This just isn’t a race issue. It is also a missed financial opportunity and a missed creative opportunity. Creativity feeds off of a creator’s experiences and skill. This is what makes one creator’s work authentic and the other an imitation of the mainstream. Authenticity is as recognizable as the captivating pages of an engaging book, in a haunting picture and the imaginative movie. This authenticity itself often captures a new audience who in their own way relate to these works. The success of the black panther, Beyonce’s Black is King Album and the criticisms levied against the new depiction of Mulan all stem from the need of creative authenticity that matches the changing needs of the market as well as pushes forward society to an age of new thought systems.
The hybrid: Creator and business led firms
The hybrid structure is not something novel. The challenge is finding the true balance and communicating the same to our shareholders. This means providing the financial stability toward the growth and branding of each creative. This often goes against the ‘maximize output and minimize input’ mantra but is core to a long term growth strategy. You cannot build a movement if all of your people aren’t at the peak of their careers. In dealing with creatives this means space to allow them to create their work their way and not build heavily constraining parameters within which they must operate. It requires crediting them for their work, and developing co-branding opportunities in recognition of their contribution to your business success.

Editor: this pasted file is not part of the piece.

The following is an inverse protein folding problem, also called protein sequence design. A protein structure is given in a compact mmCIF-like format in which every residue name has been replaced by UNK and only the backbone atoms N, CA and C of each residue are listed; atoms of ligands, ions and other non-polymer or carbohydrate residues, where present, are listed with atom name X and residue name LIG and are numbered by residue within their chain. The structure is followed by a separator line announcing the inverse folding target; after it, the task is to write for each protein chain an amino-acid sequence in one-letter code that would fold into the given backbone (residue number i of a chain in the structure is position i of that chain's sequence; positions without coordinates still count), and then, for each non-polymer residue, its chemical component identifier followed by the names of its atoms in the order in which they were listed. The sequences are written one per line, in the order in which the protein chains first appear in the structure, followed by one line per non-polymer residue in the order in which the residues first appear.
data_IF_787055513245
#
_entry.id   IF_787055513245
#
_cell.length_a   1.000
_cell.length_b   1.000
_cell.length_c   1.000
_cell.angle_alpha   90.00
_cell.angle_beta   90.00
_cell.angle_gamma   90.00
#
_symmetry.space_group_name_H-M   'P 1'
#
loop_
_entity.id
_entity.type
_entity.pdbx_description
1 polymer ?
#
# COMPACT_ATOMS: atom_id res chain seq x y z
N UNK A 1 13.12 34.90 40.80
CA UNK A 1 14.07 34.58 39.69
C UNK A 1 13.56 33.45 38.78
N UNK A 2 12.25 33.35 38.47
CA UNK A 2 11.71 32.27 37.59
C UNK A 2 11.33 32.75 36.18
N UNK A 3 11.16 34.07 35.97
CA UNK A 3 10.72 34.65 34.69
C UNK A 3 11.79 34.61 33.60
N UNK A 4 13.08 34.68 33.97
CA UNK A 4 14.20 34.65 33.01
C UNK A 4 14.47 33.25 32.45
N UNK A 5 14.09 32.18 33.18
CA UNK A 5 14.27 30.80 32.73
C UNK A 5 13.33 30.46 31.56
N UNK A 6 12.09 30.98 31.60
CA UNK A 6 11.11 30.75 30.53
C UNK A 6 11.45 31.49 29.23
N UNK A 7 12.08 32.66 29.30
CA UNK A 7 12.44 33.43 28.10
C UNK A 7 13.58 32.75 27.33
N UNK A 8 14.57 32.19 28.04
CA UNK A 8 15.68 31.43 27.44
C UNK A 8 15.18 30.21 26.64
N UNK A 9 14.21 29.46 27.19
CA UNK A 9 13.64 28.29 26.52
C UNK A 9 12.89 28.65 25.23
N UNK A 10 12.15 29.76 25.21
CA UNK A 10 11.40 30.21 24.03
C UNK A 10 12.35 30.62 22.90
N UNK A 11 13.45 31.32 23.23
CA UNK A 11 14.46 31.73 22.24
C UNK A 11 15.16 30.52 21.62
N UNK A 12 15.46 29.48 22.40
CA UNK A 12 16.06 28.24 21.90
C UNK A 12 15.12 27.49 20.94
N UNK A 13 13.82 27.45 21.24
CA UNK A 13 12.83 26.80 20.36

At INCMMN we try to do this in our own little way. We strive to build one on one relationships with each of our hand chosen creatives. This allows us to understand their wants and needs and us to feed that into our larger goal. We work to grow with our creative partners not just grow off their work. Our definition of empowerment is granting to them the ability to surpass us. It is not just one way, our creatives understand the importance of the business person in the room. Not just to be viewed as the problematic person who confines their creative goals. This in itself helps bridge barriers and overcome communication challenges. All parties are able to make the accommodations needed to form an internal win-win strategy needed for mutual flourishing. Thus the hybrid balancing of a creator and producer led firm.
CFO to CEO: "What happens if we invest in developing our people and then they leave us?"
CEO to CFO: "What happens if we don’t and they stay?"
Grace Guyatu Diida
Growth and Strategy, INCMMN